It is no accident that as ministers like Henry Ward Beecher (a poster boy for Phrenology) used this psuedo-science as a alternative explanation for man's condition. he said, ""all my life long I have been in the habit of using phrenology as that which solves the practical phenomena of life. I regard it as far more useful, practical, and sensible than any other system of mental philosophy which has ever evolved." For more on the connection between Phrenology and liberal Protestant thought in the 19th century, see Phrenology.
Here is the Scottish Common Sense Realism explanation for what Sigmund Freud would later term “conversion syndrome” presented by Archibald Alexander in 1840:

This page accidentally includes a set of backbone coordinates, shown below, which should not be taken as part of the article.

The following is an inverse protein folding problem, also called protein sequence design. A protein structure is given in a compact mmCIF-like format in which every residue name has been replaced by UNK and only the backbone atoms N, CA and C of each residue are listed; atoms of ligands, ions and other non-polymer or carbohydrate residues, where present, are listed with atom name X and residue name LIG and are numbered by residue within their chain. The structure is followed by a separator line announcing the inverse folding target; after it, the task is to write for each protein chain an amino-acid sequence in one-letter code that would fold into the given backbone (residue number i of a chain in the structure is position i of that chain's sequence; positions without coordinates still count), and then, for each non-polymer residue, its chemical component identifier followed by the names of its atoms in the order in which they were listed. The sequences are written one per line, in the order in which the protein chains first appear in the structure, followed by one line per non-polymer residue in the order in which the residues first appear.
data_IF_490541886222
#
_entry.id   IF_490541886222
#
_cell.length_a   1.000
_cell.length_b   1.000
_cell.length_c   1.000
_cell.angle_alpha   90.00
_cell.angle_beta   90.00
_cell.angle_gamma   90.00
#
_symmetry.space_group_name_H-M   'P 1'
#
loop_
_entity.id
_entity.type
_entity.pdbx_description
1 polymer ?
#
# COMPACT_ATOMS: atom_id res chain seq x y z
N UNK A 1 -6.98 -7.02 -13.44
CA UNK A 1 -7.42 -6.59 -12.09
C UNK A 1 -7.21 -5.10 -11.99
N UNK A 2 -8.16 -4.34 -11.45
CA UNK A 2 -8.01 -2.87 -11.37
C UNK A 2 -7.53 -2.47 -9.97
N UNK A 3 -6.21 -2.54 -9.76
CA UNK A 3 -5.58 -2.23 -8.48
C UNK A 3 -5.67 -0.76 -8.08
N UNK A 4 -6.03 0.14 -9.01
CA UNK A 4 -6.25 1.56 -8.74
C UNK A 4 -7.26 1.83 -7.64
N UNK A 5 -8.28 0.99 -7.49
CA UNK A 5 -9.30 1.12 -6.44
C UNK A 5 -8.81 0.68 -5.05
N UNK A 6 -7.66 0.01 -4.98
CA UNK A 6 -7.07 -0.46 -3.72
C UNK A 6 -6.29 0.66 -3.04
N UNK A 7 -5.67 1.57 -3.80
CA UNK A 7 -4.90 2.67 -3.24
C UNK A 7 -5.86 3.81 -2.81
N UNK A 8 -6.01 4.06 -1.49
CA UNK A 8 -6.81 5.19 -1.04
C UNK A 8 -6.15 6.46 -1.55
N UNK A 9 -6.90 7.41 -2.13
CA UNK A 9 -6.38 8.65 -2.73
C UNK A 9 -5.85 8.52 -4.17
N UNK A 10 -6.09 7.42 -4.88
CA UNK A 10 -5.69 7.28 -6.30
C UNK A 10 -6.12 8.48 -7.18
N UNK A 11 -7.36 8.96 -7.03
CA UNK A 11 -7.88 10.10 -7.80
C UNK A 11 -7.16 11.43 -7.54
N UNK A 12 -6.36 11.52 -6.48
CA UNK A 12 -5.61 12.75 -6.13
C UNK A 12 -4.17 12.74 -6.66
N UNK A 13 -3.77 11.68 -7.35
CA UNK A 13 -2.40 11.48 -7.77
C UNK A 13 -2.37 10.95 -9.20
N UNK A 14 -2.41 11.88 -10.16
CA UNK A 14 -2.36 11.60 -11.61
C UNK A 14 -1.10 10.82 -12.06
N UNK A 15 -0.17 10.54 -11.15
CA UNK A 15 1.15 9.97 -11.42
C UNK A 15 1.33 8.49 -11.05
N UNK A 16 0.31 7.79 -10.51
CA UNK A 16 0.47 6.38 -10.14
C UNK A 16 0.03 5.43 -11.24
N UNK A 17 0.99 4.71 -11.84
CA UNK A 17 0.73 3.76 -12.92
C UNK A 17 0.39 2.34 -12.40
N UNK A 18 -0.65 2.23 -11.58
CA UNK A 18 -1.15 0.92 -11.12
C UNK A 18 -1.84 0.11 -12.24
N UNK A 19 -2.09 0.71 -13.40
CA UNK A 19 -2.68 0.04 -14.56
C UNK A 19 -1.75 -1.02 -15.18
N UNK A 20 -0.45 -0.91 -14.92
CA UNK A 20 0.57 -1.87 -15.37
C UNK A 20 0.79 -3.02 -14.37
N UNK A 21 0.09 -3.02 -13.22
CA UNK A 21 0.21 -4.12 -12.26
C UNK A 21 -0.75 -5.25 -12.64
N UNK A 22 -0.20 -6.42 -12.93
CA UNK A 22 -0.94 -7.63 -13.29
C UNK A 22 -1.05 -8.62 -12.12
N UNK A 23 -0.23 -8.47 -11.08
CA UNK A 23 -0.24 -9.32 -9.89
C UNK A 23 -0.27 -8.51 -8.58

“This contagion of nervous excitement is not unparalleled ; for whole schools of young ladies have been seized with spasmodic or epileptic fits, in consequence of a single scholar being taken with the disease. There are many authentic facts ascertained in relation to this matter, which I hope some person will collect and give to the public, through the press. It will not be thought strange then, that sympathy should have a powerful influence in increasing and modifying the feelings which are experienced in religious meetings; nor is it desirable that it should be otherwise.”
This was Scottish Common Sense realism presenting psychology as the better explanation for what was previously seen as spiritual phenomenon. Whitefield and Edwards allowed for demons and the Holy Spirit being unseen forces acting on individuals that were particularly suceptible to suggestion. Scottish Common Sense realism did away with this embarrasing possibility with psychological explanations. Was Scottish Common Sense Realism right to side with psychology?